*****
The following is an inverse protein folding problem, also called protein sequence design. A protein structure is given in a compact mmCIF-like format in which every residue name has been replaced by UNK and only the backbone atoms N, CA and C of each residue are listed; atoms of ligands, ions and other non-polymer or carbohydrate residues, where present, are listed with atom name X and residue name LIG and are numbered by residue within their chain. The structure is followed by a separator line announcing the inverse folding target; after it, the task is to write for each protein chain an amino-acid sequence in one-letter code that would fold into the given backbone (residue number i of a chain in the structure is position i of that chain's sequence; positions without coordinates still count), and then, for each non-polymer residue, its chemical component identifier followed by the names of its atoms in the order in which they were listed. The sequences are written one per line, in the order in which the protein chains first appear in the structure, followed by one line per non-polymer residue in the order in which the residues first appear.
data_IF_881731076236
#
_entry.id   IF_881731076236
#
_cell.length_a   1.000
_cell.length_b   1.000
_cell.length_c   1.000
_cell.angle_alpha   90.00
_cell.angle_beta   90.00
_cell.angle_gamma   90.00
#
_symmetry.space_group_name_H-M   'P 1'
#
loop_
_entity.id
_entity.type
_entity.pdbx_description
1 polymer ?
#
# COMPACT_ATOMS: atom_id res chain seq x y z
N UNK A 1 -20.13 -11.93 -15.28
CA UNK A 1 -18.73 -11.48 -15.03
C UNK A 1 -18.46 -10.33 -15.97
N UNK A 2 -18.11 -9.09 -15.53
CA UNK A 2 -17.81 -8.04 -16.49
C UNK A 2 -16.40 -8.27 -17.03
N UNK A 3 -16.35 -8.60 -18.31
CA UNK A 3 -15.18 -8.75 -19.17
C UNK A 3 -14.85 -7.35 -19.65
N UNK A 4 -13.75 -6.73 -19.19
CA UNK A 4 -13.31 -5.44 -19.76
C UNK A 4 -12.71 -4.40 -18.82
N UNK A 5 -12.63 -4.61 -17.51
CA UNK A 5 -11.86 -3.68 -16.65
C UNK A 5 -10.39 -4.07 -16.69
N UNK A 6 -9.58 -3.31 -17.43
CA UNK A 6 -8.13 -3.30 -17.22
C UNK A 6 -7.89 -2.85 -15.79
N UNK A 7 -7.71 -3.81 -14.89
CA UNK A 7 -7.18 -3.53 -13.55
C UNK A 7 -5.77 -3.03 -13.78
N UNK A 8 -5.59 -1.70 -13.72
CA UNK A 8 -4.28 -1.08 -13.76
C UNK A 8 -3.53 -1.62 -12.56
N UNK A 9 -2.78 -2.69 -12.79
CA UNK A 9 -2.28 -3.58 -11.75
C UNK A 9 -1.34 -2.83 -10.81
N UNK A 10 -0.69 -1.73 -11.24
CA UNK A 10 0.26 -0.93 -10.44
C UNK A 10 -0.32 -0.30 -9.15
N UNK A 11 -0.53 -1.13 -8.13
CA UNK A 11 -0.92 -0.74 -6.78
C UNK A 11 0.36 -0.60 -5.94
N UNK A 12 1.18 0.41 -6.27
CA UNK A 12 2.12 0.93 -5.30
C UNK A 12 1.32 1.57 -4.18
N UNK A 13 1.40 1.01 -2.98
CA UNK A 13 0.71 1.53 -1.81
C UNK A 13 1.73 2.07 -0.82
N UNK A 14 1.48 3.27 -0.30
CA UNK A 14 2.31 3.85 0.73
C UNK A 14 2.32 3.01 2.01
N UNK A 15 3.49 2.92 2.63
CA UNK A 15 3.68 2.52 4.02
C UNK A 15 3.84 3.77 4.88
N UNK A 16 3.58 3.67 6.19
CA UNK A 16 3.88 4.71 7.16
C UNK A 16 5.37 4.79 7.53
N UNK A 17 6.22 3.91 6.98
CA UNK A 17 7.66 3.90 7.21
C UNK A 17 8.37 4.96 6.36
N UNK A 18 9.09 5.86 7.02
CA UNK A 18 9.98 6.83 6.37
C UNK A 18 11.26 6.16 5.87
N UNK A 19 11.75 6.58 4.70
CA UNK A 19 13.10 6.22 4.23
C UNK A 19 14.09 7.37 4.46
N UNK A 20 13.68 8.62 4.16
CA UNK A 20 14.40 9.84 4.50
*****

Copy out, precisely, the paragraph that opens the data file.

The following is an inverse protein folding problem, also called protein sequence design. A protein structure is given in a compact mmCIF-like format in which every residue name has been replaced by UNK and only the backbone atoms N, CA and C of each residue are listed; atoms of ligands, ions and other non-polymer or carbohydrate residues, where present, are listed with atom name X and residue name LIG and are numbered by residue within their chain. The structure is followed by a separator line announcing the inverse folding target; after it, the task is to write for each protein chain an amino-acid sequence in one-letter code that would fold into the given backbone (residue number i of a chain in the structure is position i of that chain's sequence; positions without coordinates still count), and then, for each non-polymer residue, its chemical component identifier followed by the names of its atoms in the order in which they were listed. The sequences are written one per line, in the order in which the protein chains first appear in the structure, followed by one line per non-polymer residue in the order in which the residues first appear.